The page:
Welcome back folks to day three, or more realistically my second full day on the wonderful island of Malta.
As always, a quick word about the logistics of this site. If you have happened upon this page by chance, firstly welcome and secondly this is a series of blogs about a trip in 2013 to that tremendous county. If you want to read the whole piece the please go to the bottom of the page and hit the “previous” button a couple of times which will take you to the start. OK, tech briefing over and so back to the “action”.
Having spent the previous day orientating myself, which in planxty speak means finding out how many bars he can safely navigate home from, I decided it was time to spread my wings a little.
I have a bit of a travel tip for you here. If you are in a strange place and do not know too much about the local transport system pricing, get yourself a “rider” card / pass so you don’t have to fret about overstaying your stop and getting hammered by some ticket inspector. Splash out and get one for all zones and this is where the magic comes. Get on the train / bus / tram / Underground or whatever and sit on it until the very last station, then go for a walk. Usually, you will be in a place where tourists never go and where you will be something of an oddity but that is a good thing. Find a bar or a cafe or whatever, go and eat, drink and chat with the locals as you will get proper local food. It doesn’t really matter so much if you don’t speak the local language although obviously it helps but I have got by well enough in places where I had not a word of the local tongue. Have a look round and you’ll get a much better idea of where you are visiting than by visiting the usual tourist sites. I have had some of my best travelling experiences that way but I shall not bore you with them here, I shall bore you with them when I get my other pages ramped up here!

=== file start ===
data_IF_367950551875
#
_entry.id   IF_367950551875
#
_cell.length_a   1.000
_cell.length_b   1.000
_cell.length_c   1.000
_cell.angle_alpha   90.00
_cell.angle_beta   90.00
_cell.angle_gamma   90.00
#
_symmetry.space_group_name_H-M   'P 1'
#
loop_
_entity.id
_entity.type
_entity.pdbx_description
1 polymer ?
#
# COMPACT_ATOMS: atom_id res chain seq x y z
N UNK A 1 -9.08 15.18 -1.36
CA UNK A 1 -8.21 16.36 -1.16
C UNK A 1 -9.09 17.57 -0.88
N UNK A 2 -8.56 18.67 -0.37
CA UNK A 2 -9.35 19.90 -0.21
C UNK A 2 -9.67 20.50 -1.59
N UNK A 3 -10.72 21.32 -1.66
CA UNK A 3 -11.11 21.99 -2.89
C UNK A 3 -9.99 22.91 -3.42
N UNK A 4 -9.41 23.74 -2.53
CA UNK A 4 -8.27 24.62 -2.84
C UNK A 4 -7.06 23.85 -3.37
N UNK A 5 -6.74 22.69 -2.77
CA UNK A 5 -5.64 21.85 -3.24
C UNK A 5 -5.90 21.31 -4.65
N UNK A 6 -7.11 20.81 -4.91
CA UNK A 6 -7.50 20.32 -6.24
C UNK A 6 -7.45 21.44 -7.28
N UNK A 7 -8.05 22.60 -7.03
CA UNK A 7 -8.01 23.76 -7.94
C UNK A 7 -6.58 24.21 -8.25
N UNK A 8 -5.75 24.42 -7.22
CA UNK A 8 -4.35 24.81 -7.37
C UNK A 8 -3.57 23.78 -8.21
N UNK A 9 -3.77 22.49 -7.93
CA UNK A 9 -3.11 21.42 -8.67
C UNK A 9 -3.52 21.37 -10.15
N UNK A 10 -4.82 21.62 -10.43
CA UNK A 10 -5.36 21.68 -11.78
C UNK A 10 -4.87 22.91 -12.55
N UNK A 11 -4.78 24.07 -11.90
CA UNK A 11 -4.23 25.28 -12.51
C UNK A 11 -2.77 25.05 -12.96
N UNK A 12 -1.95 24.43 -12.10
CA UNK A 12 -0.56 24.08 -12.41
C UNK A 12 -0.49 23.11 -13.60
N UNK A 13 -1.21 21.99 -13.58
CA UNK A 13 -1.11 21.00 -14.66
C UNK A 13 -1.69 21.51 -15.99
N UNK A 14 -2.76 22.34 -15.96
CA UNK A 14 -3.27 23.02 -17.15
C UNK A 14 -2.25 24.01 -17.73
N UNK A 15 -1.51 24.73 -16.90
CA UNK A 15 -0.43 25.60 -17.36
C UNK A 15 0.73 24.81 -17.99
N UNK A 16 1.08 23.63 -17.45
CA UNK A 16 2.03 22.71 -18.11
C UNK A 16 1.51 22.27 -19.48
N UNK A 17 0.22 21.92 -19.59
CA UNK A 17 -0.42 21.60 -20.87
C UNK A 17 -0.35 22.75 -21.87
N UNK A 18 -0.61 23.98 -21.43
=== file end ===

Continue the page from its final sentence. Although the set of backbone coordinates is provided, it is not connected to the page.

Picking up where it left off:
On the principle mentioned above I had noticed that many of the buses which passed by my apartment on the coast road terminated in Bugibba. Bugibba? Never heard of it but, as mentioned in a previous entry in this series, the only place I had really heard of in Malta was Valletta so that was hardly surprising. I jumped on the bus and bought myself a “rover” ticket or whatever it is called there which allows unlimited travel throughout the island and is available for the day or the week so obviously I bought a weekly one. If you are not self-driving I really do recommend this as it represents extremely good value and unless you want to visit some really obscure place you can get where you want on what is rather a comprehensive system. I know the locals use it extensively.
In an attempt to balance this entry between a reminiscence and a hopefully valid travel resource I have just researched it again on the excellent website here and, as of January 2019, the seven day card runs to €21 for adults (€15 for kids) and that includes the adjacent island of Gozo which I think represents great value. I also noticed in passing that they even operate a reduced system on Xmas Day which puts the London Transport system to shame as it shuts completely.
Having sorted out my transport needs for the week, I sat down to watch the world unfold around me and it was a pleasant journey following the coast road for the most part although it did go inland on a more modern road for a bit and eventually we got to what was supposed to be Bugibba but was actually Qawra (I did not know that at the time) although where one stops and the other begins would probably require consulting a local authority map, they are effectively the one settlement now although that was obviously not always the case. So what to do now?
Again as previously mentioned I had no internet access in my digs, the only “guidebook” I had was the excellent in-flight magazine (not with me) from the journey over, and I was in a place I had never even heard of albeit I thought I was in one that I had. Bloody brilliant, just the way I like it, this is travelling for me. OK, I know that some people would find this disorganised wandering about total anathema and would have five “sights / sites” marked down to see in a day and that is great, nothing wrong with that if that is your gig. Another one of my numerous travel mantras is that there is no right or wrong way to travel, the only wrong way possible is to travel in a style that does not suit you.
Enough philosophy then and what was I going to do? Not a clue but favourite had to be a breakfast beer. Well, it was about that time and so I walked out of the surprisingly large bus station, looked left and right and decided that left looked more like town so off I went. In truth, it was well past breakfast beer time as I had allowed myself a bit of a lie in but thankfully help was almost immediately at hand in the form of Hannah’s Bar.